During the 5th year of Pharaoh Merneptah, a confederation of Libyan and northern peoples is supposed to have attacked the western delta. Included amongst the ethnic names of the repulsed invaders is the Ekwesh or Eqwesh, whom some have seen as Achaeans, although Egyptian texts specifically mention these Ekwesh to be circumcised (which does not seem to have been a general practice in the Aegean at the time). Homer mentions an Achaean attack upon the delta, and Menelaus speaks of the same in Book 4 of the Odyssey to Telemachus when he recounts his own return home from the Trojan War. Later Greek myths also say that Helen had spent the time of the Trojan War in Egypt, and not at Troy, and that after Troy the Greeks went there to recover her.

Greek mythology

In Greek mythology, the perceived cultural divisions among the Hellenes were represented as legendary lines of descent that identified kinship groups, with each line being derived from an eponymous ancestor. Each of the Greek ethne were said to be named in honor of their respective ancestors: Achaeus of the Achaeans, Danaus of the Danaans, Cadmus of the Cadmeans (the Thebans), Hellen of the Hellenes (not to be confused with Helen of Troy), Aeolus of the Aeolians, Ion of the Ionians, and Dorus of the Dorians.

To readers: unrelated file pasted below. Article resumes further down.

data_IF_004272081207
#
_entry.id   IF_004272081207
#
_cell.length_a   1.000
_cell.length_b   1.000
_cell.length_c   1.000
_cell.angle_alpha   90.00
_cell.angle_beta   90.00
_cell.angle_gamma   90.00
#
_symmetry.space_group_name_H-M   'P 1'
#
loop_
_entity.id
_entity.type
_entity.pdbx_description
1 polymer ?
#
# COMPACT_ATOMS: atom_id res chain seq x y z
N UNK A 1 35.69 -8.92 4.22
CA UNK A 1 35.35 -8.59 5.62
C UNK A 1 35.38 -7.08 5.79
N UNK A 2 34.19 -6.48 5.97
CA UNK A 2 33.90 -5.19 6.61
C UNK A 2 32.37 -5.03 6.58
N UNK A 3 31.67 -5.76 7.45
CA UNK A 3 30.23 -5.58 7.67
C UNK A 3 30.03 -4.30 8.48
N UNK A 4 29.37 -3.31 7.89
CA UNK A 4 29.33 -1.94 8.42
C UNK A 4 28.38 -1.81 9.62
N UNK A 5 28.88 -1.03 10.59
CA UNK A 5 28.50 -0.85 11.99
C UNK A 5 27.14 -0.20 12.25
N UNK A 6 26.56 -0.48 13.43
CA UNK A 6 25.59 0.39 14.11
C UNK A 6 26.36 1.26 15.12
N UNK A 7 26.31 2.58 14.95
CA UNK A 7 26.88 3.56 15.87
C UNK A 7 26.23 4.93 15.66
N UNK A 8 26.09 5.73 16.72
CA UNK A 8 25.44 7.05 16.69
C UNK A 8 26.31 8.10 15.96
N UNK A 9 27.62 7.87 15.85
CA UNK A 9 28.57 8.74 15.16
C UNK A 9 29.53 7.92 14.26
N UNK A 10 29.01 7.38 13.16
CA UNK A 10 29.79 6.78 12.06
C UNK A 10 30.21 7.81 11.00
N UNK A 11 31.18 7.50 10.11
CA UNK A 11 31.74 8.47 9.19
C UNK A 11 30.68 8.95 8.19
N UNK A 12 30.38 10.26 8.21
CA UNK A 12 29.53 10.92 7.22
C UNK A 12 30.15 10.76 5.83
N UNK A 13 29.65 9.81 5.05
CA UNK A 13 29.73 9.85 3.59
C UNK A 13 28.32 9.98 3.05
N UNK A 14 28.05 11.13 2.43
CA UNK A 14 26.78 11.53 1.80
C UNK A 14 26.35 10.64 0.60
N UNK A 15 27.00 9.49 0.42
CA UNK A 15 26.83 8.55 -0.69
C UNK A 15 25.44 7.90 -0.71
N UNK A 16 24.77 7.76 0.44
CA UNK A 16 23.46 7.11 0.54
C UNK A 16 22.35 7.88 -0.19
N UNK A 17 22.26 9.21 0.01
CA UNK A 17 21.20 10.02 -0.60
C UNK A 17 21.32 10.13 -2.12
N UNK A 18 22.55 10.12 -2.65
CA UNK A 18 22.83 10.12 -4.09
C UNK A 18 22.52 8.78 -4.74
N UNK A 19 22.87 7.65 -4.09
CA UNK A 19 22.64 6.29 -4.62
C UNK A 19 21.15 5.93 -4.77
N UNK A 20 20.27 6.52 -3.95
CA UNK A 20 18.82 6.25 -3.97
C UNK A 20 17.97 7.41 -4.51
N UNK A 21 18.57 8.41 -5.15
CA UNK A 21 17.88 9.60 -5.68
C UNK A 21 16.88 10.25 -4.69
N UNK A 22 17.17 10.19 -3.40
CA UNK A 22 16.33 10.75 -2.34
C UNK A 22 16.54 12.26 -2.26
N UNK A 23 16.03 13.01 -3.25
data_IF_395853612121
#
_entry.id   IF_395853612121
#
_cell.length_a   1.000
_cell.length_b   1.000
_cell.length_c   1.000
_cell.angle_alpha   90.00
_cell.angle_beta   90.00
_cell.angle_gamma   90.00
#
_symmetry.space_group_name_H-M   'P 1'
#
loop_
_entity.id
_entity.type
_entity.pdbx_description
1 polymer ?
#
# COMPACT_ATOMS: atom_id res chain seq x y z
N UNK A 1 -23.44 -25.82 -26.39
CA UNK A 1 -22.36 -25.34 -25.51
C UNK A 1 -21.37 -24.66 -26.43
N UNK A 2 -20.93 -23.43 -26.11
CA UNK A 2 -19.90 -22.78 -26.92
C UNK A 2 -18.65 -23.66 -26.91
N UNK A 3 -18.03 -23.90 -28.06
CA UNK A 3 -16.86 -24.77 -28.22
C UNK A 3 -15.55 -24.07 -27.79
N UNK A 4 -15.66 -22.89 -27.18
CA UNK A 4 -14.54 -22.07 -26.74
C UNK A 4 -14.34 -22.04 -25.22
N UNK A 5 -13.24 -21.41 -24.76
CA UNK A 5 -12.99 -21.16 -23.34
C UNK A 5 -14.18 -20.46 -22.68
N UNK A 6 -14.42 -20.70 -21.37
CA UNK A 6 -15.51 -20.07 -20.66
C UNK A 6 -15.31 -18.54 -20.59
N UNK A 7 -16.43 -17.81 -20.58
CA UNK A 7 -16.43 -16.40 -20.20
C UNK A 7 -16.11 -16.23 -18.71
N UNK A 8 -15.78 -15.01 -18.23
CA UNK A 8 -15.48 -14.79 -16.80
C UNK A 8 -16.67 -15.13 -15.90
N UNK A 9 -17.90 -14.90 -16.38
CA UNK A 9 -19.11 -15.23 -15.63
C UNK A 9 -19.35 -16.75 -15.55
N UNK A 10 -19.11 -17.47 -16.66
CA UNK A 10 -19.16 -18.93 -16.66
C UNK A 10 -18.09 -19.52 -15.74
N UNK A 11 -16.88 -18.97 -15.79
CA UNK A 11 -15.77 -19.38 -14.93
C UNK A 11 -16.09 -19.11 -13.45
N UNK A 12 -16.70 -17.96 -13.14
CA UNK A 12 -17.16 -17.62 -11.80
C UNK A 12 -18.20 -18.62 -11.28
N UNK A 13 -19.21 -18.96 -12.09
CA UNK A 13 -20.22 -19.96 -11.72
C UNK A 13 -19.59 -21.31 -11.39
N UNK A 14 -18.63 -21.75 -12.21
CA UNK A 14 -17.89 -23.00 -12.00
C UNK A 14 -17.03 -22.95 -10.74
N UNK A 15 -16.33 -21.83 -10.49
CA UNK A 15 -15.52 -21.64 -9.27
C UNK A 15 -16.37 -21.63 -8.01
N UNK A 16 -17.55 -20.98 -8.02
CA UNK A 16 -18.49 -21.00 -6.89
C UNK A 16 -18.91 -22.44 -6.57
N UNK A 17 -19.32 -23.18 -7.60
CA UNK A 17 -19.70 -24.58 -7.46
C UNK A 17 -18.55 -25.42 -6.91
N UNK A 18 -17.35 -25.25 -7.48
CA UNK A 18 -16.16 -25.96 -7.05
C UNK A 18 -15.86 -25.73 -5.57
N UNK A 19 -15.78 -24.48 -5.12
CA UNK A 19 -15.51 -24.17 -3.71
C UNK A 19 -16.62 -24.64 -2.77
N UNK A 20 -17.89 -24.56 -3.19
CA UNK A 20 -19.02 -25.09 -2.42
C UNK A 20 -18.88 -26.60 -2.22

Kadmos from Phoenicia, Danaus from Egypt, and Pelops from Anatolia each gained a foothold in mainland Greece and were assimilated and Hellenized. Hellen, Graikos, Magnes, and Macedon were sons of Deucalion and Pyrrha, the only people who survived the Great Flood;[14] the ethne were said to have originally been named Graikoi after the elder son but later renamed Hellenes after Hellen who was proved to be the strongest.[15] Sons of Hellen and the nymph Orseis were Dorus, Xuthos, and Aeolus.[16] Sons of Xuthos and Kreousa, daughter of Erechthea, were Ion and Achaeus.[16]

According to Hyginus, 22 Achaeans killed 362 Trojans during their ten years at Troy.[17][18]